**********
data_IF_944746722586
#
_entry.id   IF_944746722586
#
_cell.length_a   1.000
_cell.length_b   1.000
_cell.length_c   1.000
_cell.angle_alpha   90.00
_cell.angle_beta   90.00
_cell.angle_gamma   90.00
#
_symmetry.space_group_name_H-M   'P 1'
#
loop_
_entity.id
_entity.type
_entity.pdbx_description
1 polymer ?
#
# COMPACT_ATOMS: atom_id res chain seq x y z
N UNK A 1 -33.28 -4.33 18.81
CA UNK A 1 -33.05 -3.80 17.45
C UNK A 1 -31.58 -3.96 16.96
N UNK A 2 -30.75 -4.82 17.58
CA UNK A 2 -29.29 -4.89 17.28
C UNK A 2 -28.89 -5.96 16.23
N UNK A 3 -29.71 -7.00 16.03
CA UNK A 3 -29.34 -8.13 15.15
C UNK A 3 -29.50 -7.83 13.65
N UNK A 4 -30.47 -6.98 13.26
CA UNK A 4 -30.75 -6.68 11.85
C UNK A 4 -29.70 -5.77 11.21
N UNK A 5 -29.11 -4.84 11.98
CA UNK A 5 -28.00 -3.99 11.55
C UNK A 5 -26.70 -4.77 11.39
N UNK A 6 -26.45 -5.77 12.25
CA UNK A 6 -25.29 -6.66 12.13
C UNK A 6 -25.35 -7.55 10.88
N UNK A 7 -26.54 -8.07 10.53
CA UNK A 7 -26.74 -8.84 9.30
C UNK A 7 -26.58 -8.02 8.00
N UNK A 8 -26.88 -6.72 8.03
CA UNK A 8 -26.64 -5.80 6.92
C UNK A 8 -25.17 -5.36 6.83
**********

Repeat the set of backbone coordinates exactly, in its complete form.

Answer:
data_IF_944746722586
#
_entry.id   IF_944746722586
#
_cell.length_a   1.000
_cell.length_b   1.000
_cell.length_c   1.000
_cell.angle_alpha   90.00
_cell.angle_beta   90.00
_cell.angle_gamma   90.00
#
_symmetry.space_group_name_H-M   'P 1'
#
loop_
_entity.id
_entity.type
_entity.pdbx_description
1 polymer ?
#
# COMPACT_ATOMS: atom_id res chain seq x y z
N UNK A 1 -33.28 -4.33 18.81
CA UNK A 1 -33.05 -3.80 17.45
C UNK A 1 -31.58 -3.96 16.96
N UNK A 2 -30.75 -4.82 17.58
CA UNK A 2 -29.29 -4.89 17.28
C UNK A 2 -28.89 -5.96 16.23
N UNK A 3 -29.71 -7.00 16.03
CA UNK A 3 -29.34 -8.13 15.15
C UNK A 3 -29.50 -7.83 13.65
N UNK A 4 -30.47 -6.98 13.26
CA UNK A 4 -30.75 -6.68 11.85
C UNK A 4 -29.70 -5.77 11.21
N UNK A 5 -29.11 -4.84 11.98
CA UNK A 5 -28.00 -3.99 11.55
C UNK A 5 -26.70 -4.77 11.39
N UNK A 6 -26.45 -5.77 12.25
CA UNK A 6 -25.29 -6.66 12.13
C UNK A 6 -25.35 -7.55 10.88
N UNK A 7 -26.54 -8.07 10.53
CA UNK A 7 -26.74 -8.84 9.30
C UNK A 7 -26.58 -8.02 8.00
N UNK A 8 -26.88 -6.72 8.03
CA UNK A 8 -26.64 -5.80 6.92
C UNK A 8 -25.17 -5.36 6.83